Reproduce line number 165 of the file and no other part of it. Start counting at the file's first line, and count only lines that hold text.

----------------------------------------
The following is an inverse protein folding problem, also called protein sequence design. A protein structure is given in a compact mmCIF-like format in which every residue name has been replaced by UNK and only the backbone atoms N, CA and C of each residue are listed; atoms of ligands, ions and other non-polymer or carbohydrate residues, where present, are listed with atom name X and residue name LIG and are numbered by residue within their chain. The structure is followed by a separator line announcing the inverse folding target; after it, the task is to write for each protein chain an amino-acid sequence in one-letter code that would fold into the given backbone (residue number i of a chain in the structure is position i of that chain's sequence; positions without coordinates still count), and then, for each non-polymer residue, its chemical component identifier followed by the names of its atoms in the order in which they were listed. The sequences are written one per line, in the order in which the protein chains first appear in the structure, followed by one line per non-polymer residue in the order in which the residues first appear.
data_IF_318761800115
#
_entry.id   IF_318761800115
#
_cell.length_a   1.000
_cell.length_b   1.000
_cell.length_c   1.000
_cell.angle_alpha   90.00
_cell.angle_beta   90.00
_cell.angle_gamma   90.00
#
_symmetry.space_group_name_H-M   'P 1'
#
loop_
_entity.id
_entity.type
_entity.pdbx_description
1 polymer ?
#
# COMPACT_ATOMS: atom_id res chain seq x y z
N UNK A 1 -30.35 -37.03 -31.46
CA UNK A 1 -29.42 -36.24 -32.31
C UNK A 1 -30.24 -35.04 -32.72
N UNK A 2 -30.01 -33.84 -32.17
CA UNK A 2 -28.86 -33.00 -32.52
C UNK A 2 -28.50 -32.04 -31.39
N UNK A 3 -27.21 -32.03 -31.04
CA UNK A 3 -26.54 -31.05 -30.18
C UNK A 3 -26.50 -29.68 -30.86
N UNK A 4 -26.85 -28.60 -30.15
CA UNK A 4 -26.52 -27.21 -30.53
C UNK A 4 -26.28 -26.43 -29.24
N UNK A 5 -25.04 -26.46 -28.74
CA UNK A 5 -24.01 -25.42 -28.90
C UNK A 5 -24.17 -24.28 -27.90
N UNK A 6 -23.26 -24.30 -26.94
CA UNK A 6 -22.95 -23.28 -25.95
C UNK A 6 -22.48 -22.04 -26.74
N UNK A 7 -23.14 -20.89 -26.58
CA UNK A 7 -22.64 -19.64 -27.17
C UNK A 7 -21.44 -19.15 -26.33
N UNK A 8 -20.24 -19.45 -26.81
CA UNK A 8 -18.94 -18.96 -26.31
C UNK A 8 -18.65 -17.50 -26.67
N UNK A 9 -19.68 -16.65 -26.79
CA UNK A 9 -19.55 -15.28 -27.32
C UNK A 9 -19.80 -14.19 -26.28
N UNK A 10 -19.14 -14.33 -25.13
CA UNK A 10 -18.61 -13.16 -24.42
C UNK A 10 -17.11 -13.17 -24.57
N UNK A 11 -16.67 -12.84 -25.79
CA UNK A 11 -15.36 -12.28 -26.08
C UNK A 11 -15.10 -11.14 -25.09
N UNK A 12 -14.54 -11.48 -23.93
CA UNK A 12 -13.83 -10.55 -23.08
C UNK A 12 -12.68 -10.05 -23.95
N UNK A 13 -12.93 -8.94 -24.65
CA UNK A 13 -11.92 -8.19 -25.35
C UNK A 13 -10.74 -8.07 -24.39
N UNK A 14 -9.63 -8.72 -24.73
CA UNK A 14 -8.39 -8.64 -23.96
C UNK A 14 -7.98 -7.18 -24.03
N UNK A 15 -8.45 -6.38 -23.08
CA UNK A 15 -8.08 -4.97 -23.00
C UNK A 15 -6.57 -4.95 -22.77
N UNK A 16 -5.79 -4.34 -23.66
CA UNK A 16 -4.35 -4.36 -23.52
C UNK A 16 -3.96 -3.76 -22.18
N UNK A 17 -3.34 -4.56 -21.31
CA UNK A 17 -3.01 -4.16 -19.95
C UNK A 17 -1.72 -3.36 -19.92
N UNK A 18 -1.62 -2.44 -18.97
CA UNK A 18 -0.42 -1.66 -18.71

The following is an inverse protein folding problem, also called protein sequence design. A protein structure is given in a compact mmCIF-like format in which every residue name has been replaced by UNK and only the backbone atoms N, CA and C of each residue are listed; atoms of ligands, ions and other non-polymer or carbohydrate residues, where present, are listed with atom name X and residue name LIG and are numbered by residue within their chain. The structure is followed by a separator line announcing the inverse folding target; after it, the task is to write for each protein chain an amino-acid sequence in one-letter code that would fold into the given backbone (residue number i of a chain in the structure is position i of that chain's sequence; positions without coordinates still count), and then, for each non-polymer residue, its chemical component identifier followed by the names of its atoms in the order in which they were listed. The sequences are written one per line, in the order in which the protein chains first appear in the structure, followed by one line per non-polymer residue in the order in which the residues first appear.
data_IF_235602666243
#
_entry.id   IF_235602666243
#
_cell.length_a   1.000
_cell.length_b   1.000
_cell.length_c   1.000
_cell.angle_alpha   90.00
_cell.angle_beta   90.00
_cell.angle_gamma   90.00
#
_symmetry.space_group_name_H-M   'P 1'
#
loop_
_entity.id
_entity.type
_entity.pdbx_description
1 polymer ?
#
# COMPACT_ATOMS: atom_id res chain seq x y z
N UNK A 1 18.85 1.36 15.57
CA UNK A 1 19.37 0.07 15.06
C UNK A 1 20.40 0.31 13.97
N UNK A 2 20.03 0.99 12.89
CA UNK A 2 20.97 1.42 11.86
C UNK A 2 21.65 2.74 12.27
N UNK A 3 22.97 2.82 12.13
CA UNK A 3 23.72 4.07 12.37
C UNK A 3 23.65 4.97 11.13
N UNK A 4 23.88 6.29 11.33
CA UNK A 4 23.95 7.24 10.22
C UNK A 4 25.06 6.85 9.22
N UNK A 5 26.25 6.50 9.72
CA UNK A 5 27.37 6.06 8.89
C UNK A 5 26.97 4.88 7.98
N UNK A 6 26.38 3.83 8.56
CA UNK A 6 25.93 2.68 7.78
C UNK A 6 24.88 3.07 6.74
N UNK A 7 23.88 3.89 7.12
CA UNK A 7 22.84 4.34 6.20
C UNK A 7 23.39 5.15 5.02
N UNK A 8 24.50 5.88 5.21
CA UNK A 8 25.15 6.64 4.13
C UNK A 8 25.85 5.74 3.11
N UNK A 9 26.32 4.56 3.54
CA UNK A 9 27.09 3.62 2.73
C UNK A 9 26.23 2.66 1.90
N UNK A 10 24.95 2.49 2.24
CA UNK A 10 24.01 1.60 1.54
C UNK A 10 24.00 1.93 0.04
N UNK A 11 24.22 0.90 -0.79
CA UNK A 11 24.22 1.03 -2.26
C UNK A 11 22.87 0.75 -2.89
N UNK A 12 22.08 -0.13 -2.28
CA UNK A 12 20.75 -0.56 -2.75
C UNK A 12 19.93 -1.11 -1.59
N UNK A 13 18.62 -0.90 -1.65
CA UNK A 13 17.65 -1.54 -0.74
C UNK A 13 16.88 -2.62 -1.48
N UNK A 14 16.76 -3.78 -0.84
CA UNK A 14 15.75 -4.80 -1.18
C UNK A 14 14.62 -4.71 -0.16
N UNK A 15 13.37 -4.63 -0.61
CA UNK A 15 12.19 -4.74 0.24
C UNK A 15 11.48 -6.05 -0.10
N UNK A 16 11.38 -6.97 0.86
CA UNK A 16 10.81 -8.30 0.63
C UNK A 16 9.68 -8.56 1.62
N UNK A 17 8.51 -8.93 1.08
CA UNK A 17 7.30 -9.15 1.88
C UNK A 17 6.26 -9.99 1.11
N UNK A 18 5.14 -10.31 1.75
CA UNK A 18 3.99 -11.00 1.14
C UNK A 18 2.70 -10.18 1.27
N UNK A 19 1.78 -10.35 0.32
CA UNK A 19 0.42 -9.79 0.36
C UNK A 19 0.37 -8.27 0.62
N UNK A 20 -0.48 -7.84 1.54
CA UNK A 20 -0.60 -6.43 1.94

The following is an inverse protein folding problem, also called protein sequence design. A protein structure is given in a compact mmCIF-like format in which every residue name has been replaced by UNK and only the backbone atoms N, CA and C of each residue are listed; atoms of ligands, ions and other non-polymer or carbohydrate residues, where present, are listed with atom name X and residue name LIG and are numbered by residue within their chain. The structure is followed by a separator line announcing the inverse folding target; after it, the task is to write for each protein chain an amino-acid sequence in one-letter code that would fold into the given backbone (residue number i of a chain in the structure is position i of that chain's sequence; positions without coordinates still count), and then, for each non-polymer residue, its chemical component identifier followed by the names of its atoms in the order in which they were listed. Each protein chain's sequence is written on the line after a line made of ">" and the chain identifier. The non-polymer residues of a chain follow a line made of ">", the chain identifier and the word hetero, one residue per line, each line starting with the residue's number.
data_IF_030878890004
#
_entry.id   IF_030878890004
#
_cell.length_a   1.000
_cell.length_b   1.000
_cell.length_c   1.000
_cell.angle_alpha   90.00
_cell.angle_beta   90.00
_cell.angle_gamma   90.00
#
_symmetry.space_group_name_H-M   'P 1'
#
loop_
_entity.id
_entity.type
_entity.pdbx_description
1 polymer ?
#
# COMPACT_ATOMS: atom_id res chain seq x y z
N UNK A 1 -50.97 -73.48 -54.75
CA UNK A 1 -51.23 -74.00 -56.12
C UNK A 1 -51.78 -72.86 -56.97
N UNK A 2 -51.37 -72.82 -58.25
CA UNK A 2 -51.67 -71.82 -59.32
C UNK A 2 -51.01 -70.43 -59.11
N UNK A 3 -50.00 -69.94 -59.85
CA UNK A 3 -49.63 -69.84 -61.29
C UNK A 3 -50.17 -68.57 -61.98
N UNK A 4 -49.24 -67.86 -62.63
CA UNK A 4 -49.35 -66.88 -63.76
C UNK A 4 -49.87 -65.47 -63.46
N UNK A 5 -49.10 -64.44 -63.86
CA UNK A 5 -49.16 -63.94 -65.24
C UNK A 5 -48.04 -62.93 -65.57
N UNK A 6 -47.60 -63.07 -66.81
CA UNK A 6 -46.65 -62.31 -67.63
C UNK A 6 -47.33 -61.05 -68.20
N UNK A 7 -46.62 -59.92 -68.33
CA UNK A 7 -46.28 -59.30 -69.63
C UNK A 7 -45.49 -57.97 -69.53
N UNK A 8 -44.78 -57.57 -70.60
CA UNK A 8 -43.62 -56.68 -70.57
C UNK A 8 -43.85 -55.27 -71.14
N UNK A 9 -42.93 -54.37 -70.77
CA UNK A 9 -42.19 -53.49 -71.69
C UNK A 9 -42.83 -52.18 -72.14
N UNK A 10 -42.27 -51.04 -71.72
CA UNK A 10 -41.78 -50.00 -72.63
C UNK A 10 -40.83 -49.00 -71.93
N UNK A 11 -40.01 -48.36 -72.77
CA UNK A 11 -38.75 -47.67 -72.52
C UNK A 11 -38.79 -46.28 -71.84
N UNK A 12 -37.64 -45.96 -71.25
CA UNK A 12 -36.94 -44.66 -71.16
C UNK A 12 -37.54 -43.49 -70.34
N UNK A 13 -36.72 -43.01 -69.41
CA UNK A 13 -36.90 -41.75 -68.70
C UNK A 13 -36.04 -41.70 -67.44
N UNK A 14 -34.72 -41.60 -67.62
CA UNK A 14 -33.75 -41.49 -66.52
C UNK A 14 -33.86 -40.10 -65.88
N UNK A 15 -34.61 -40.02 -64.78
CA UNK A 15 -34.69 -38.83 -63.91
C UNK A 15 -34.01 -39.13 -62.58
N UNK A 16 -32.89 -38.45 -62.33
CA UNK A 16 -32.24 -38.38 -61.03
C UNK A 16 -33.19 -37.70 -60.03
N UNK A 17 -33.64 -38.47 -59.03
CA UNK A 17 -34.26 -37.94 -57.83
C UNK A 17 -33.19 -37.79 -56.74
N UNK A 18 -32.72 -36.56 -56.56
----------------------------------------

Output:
_cell.angle_gamma   90.00